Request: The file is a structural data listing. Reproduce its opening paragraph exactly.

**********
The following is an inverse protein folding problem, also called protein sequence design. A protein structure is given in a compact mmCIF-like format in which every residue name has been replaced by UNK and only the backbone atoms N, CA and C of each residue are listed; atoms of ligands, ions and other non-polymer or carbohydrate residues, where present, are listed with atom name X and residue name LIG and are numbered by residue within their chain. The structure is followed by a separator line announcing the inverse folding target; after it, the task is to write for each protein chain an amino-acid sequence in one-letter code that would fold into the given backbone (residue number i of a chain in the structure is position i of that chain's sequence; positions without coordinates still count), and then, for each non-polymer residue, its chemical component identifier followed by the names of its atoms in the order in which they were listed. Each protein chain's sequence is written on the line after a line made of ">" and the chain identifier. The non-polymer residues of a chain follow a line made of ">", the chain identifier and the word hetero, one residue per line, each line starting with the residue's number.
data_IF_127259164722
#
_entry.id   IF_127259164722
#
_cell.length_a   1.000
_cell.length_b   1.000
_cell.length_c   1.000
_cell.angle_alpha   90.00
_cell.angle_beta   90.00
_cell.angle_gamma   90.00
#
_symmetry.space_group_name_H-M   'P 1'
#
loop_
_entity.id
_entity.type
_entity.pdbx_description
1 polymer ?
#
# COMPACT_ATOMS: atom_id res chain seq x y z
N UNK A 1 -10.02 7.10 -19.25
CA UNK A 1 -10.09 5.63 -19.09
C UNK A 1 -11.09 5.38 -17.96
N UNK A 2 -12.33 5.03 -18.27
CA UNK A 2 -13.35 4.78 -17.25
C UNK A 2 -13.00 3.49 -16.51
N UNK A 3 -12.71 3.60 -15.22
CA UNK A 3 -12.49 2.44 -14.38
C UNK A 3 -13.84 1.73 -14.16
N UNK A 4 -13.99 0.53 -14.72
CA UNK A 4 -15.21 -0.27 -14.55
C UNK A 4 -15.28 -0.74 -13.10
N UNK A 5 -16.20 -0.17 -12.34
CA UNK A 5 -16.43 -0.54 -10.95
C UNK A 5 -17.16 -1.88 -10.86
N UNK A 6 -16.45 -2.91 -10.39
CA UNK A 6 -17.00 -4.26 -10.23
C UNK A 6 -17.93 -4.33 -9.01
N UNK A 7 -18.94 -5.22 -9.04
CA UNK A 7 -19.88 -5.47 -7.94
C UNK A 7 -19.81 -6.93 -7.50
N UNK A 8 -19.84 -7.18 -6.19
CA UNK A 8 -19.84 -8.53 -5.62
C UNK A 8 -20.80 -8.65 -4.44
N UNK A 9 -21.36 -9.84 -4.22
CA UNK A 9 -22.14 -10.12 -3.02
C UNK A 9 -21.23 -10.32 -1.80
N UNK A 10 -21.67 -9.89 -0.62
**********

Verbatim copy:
The following is an inverse protein folding problem, also called protein sequence design. A protein structure is given in a compact mmCIF-like format in which every residue name has been replaced by UNK and only the backbone atoms N, CA and C of each residue are listed; atoms of ligands, ions and other non-polymer or carbohydrate residues, where present, are listed with atom name X and residue name LIG and are numbered by residue within their chain. The structure is followed by a separator line announcing the inverse folding target; after it, the task is to write for each protein chain an amino-acid sequence in one-letter code that would fold into the given backbone (residue number i of a chain in the structure is position i of that chain's sequence; positions without coordinates still count), and then, for each non-polymer residue, its chemical component identifier followed by the names of its atoms in the order in which they were listed. Each protein chain's sequence is written on the line after a line made of ">" and the chain identifier. The non-polymer residues of a chain follow a line made of ">", the chain identifier and the word hetero, one residue per line, each line starting with the residue's number.